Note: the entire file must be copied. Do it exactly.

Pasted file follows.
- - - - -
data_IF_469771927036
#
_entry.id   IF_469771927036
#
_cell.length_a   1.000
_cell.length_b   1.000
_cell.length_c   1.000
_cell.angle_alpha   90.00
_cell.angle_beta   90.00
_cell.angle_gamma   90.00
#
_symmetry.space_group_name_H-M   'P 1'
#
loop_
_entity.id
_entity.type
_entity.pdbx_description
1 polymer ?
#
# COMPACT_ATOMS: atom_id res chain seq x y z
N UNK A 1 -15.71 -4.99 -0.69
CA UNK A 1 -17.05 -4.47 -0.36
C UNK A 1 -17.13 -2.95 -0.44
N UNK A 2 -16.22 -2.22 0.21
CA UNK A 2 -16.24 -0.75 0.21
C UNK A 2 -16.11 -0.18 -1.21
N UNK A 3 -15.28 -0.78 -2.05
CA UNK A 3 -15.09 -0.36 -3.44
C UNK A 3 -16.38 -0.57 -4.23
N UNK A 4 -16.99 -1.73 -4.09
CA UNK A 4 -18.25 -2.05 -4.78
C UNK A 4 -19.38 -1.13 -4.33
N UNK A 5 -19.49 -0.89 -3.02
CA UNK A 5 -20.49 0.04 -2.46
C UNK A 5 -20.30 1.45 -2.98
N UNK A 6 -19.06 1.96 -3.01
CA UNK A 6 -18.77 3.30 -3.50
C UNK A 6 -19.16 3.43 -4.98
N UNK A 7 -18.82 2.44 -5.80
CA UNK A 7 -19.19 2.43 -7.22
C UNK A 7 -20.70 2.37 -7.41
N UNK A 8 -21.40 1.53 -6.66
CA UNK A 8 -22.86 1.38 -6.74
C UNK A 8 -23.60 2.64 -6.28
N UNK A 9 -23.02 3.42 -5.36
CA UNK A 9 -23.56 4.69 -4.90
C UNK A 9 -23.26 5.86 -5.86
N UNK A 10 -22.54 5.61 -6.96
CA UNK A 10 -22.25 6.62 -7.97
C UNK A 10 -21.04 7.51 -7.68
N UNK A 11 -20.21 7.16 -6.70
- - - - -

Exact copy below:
data_IF_469771927036
#
_entry.id   IF_469771927036
#
_cell.length_a   1.000
_cell.length_b   1.000
_cell.length_c   1.000
_cell.angle_alpha   90.00
_cell.angle_beta   90.00
_cell.angle_gamma   90.00
#
_symmetry.space_group_name_H-M   'P 1'
#
loop_
_entity.id
_entity.type
_entity.pdbx_description
1 polymer ?
#
# COMPACT_ATOMS: atom_id res chain seq x y z
N UNK A 1 -15.71 -4.99 -0.69
CA UNK A 1 -17.05 -4.47 -0.36
C UNK A 1 -17.13 -2.95 -0.44
N UNK A 2 -16.22 -2.22 0.21
CA UNK A 2 -16.24 -0.75 0.21
C UNK A 2 -16.11 -0.18 -1.21
N UNK A 3 -15.28 -0.78 -2.05
CA UNK A 3 -15.09 -0.36 -3.44
C UNK A 3 -16.38 -0.57 -4.23
N UNK A 4 -16.99 -1.73 -4.09
CA UNK A 4 -18.25 -2.05 -4.78
C UNK A 4 -19.38 -1.13 -4.33
N UNK A 5 -19.49 -0.89 -3.02
CA UNK A 5 -20.49 0.04 -2.46
C UNK A 5 -20.30 1.45 -2.98
N UNK A 6 -19.06 1.96 -3.01
CA UNK A 6 -18.77 3.30 -3.50
C UNK A 6 -19.16 3.43 -4.98
N UNK A 7 -18.82 2.44 -5.80
CA UNK A 7 -19.19 2.43 -7.22
C UNK A 7 -20.70 2.37 -7.41
N UNK A 8 -21.40 1.53 -6.66
CA UNK A 8 -22.86 1.38 -6.74
C UNK A 8 -23.60 2.64 -6.28
N UNK A 9 -23.02 3.42 -5.36
CA UNK A 9 -23.56 4.69 -4.90
C UNK A 9 -23.26 5.86 -5.86
N UNK A 10 -22.54 5.61 -6.96
CA UNK A 10 -22.25 6.62 -7.97
C UNK A 10 -21.04 7.51 -7.68
N UNK A 11 -20.21 7.16 -6.70